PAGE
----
On December 4, 2005, Hagel (accompanied by the U.S. ambassador to Egypt) met with Egyptian President Mubarak in Cairo. At the top of the agenda: the threat posed by the prospect of Shiite ascendency in Iraq. “In Mubarak’s view, the Shi’a were extremely difficult to deal with and given to deception,” and they represented a potential Iranian fifth column in Saudi Arabia, Bahrain, and other Gulf states. Second: Syria, where he advised the United States to “avoid stating publicly that it sought ‘regime change.'” It was Hagel who raised the Palestinian-Israel issue, thanking Egypt for supporting the peace process. Mubarak responded by calling Ariel Sharon, “a strong leader, the strongest since Begin,” and he went on to blame Syria’s late leader, Hafez Assad, for failing to reach a peace deal with Yitzhak Rabin. Mubarak then circled back to “the untrustworthiness and duplicity of the regime in Tehran,” with illustrative examples. In this conversation, it was Hagel, not Mubarak, who had “come right back” to the Israeli-Palestinian issue.
On May 31, 2007, Lebanese Prime Minister Fouad Siniora received Hagel (as well as Senators Patrick Leahy, Thad Cochran, Ken Salazar, Ben Cardin, and Representative Peter Welch). The prime minister dwelt at length on the UN resolution establishing the Hariri tribunal (it “meant the end of an era of impunity for assassins and Lebanon would now never turn back”). He then gave a detailed preview of the army’s plan to crush the terrorist group Fatah al-Islam, holed up in the Palestinian refugee camp of Nahr al-Barid near Tripoli. Siniora did urge the United States to persuade Israel to open talks based on the Saudi peace initiative. If the opportunity were missed, “it would give considerable momentum to extremists in the region and all that entailed.”
On July 20, 2008, the Emir of Kuwait, Sheikh Sabah Al Sabah, received Hagel (as well as Senator Barack Obama). The conversation focused Iraq, oil prices, and Aljazeera. Israel and the Palestinians weren’t discussed.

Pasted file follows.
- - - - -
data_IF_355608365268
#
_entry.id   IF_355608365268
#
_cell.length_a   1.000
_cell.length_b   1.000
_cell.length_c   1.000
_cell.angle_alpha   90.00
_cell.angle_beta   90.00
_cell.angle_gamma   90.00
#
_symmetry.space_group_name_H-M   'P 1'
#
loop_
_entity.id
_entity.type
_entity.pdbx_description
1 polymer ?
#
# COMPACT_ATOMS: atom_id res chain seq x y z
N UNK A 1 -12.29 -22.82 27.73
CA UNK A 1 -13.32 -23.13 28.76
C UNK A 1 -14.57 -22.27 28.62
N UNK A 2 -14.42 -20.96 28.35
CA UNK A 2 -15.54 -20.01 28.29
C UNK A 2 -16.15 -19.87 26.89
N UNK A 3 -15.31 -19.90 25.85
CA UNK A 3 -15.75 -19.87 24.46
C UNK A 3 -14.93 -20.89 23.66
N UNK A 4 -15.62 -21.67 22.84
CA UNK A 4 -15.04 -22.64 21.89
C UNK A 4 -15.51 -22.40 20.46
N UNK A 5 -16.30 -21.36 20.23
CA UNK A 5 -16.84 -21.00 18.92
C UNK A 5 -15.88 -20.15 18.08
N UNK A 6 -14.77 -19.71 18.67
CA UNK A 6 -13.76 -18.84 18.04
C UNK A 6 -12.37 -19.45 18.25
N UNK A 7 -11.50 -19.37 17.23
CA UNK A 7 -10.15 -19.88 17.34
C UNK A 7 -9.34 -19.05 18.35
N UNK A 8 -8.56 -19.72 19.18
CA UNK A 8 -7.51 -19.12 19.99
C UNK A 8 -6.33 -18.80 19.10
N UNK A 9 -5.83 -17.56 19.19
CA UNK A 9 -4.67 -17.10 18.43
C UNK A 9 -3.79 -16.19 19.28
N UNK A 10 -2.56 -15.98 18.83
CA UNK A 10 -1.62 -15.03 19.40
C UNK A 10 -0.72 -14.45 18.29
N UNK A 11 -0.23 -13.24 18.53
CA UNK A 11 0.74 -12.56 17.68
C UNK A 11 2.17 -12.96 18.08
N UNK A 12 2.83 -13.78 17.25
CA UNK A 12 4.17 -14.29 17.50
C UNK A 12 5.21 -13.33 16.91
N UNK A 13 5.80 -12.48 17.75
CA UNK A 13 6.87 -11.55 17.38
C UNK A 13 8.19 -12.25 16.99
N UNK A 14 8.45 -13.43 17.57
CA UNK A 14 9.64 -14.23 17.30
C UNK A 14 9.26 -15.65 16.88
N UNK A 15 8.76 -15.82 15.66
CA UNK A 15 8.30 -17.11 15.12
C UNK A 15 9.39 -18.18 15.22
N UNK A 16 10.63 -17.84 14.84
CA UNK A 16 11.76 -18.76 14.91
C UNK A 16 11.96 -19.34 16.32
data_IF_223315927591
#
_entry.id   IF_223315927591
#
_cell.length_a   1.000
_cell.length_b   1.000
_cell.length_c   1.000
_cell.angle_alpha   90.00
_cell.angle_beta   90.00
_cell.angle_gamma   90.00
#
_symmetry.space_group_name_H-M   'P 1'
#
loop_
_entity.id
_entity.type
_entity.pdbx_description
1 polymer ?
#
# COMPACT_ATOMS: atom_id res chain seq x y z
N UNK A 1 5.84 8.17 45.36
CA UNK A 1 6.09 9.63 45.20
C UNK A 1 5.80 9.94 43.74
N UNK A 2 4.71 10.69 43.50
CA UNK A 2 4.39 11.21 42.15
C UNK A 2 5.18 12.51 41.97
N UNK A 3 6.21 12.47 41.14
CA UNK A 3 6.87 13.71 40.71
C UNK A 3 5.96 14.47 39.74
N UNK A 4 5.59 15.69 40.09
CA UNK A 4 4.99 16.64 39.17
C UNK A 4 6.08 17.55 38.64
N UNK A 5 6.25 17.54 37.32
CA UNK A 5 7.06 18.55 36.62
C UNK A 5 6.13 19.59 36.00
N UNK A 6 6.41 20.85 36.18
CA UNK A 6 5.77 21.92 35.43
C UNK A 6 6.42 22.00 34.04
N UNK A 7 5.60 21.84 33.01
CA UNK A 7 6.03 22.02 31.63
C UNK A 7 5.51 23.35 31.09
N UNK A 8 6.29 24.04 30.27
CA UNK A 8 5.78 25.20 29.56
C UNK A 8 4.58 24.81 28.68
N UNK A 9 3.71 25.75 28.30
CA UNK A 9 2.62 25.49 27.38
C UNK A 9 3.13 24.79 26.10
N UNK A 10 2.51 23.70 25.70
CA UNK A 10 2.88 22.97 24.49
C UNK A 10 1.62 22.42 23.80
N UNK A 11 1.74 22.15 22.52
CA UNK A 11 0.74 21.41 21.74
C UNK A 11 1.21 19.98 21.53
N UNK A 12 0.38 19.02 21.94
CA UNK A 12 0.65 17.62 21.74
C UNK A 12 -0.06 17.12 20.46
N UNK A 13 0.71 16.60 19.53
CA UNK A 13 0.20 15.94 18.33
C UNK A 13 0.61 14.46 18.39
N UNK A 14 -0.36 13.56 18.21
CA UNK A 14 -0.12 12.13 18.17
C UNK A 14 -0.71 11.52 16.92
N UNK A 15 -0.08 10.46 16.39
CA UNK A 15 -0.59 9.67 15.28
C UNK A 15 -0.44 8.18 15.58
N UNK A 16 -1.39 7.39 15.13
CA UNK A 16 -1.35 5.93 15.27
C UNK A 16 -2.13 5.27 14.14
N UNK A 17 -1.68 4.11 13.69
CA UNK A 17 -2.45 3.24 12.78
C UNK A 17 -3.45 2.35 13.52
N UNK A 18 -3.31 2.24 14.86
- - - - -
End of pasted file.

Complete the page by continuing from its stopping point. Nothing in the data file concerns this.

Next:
So in none of these meetings was there a preliminary half-hour lecture on Palestine. In most of them, the threat posed by Iran loomed larger than any angst over the absence of an Israeli-Palestinian agreement. Looking back at these meetings in 2008, Hagel claimed that “the people of the Middle East themselves tell me that this issue has to be dealt with or there will not be a resolution to any other issue in the Middle East.” In none of these meetings did any Arab leader tell Hagel any such thing.
Hagel didn’t just claim to get the linkage message from Arab leaders. “You listen to Jewish leaders, and you listen to Arab leaders.” By “Jewish,” he must have meant Israeli (an elision he has made elsewhere, in his well-known reference to the “Jewish lobby”). Hagel has met many Israelis, and only he and they know what they told him. But on at least one occasion, he heard one of them brusquely dismiss the linkage argument. Hagel (and Senator Biden) met with then-prime minister Ariel Sharon in December 2004, and one of the Americans in the delegation (unnamed in the dispatch) had the temerity to suggest that “progress towards Israeli-Palestinian peace would have a dramatic impact on ending regional and international terrorism. Sharon quickly stated that Israel should not be held responsible for terrorism, asserting that it was the target of terror even prior to June 1967. It was not correct to believe that terror would disappear if the Israeli-Palestinian dispute were solved. The only thing that Israel was ‘responsible’ for, he maintained, was defending its people.” If “Jewish leaders” told Hagel anything that reinforced his thesis, Ariel Sharon definitely was not among them.
Neither was his successor, Ehud Olmert, who told Hagel (and several other senators) in May 2007 that Arab fear of Iran had created a situation where, “for the first time, we are not enemy number one.” On that same visit, then-foreign minister Tzipi Livni told the senatorial delegation that “there was a new understanding in the region that the Iranian threat is an ‘existential’ one and has become more significant than the Israeli-Palestinian conflict.”
Abdullah of Jordan: Linkage Man